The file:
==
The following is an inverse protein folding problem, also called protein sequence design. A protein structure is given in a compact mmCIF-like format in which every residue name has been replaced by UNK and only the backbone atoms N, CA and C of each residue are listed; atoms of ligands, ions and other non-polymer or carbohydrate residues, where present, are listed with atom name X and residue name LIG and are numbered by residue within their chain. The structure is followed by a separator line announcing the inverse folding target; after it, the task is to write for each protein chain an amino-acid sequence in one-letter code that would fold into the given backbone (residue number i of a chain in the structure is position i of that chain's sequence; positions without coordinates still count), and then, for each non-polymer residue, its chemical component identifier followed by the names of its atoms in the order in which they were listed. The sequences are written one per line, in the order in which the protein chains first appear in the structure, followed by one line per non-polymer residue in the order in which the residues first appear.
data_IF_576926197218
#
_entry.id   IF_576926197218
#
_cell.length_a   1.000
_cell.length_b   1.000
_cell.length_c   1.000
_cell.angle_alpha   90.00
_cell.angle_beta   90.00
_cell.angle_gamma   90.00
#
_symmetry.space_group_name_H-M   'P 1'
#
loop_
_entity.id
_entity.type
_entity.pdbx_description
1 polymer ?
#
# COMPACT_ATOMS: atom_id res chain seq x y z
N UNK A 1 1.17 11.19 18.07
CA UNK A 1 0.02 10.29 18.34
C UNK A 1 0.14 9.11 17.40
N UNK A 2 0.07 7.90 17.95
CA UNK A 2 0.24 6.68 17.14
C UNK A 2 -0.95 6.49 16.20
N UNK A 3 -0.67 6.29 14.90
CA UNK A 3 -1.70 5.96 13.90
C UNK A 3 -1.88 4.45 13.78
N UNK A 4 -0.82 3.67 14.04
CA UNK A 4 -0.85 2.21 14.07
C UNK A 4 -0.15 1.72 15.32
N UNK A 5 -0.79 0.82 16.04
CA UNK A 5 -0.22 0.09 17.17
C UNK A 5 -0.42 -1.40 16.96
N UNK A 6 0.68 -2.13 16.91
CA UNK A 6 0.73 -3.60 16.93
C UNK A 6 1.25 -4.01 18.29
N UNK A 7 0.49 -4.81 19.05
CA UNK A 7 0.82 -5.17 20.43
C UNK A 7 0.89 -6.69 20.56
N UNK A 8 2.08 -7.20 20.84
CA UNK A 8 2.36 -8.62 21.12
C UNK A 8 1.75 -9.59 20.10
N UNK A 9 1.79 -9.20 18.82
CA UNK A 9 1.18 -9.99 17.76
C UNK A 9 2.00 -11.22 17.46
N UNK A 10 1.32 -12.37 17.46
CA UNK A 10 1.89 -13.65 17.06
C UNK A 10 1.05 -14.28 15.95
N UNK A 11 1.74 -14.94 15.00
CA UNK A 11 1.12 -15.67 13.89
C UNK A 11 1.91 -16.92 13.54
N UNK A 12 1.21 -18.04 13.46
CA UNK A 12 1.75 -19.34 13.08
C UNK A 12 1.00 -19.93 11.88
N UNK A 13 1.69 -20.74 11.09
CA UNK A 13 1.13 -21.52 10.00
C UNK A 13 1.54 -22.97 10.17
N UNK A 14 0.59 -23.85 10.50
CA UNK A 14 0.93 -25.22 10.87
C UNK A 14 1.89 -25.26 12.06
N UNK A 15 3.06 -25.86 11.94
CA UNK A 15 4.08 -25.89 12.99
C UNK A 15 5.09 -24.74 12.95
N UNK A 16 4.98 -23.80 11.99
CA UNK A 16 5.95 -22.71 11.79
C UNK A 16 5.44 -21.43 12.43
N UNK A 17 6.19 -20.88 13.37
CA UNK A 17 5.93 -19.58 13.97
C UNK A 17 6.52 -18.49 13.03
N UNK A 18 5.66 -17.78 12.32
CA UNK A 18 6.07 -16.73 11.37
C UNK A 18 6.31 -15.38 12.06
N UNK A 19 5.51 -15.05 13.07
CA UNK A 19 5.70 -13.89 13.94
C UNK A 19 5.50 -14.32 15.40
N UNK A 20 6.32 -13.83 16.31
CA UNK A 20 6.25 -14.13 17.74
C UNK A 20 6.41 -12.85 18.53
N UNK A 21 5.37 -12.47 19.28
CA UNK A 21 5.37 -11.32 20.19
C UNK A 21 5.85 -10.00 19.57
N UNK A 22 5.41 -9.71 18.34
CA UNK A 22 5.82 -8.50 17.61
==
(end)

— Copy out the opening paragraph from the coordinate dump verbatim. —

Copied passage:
The following is an inverse protein folding problem, also called protein sequence design. A protein structure is given in a compact mmCIF-like format in which every residue name has been replaced by UNK and only the backbone atoms N, CA and C of each residue are listed; atoms of ligands, ions and other non-polymer or carbohydrate residues, where present, are listed with atom name X and residue name LIG and are numbered by residue within their chain. The structure is followed by a separator line announcing the inverse folding target; after it, the task is to write for each protein chain an amino-acid sequence in one-letter code that would fold into the given backbone (residue number i of a chain in the structure is position i of that chain's sequence; positions without coordinates still count), and then, for each non-polymer residue, its chemical component identifier followed by the names of its atoms in the order in which they were listed. The sequences are written one per line, in the order in which the protein chains first appear in the structure, followed by one line per non-polymer residue in the order in which the residues first appear.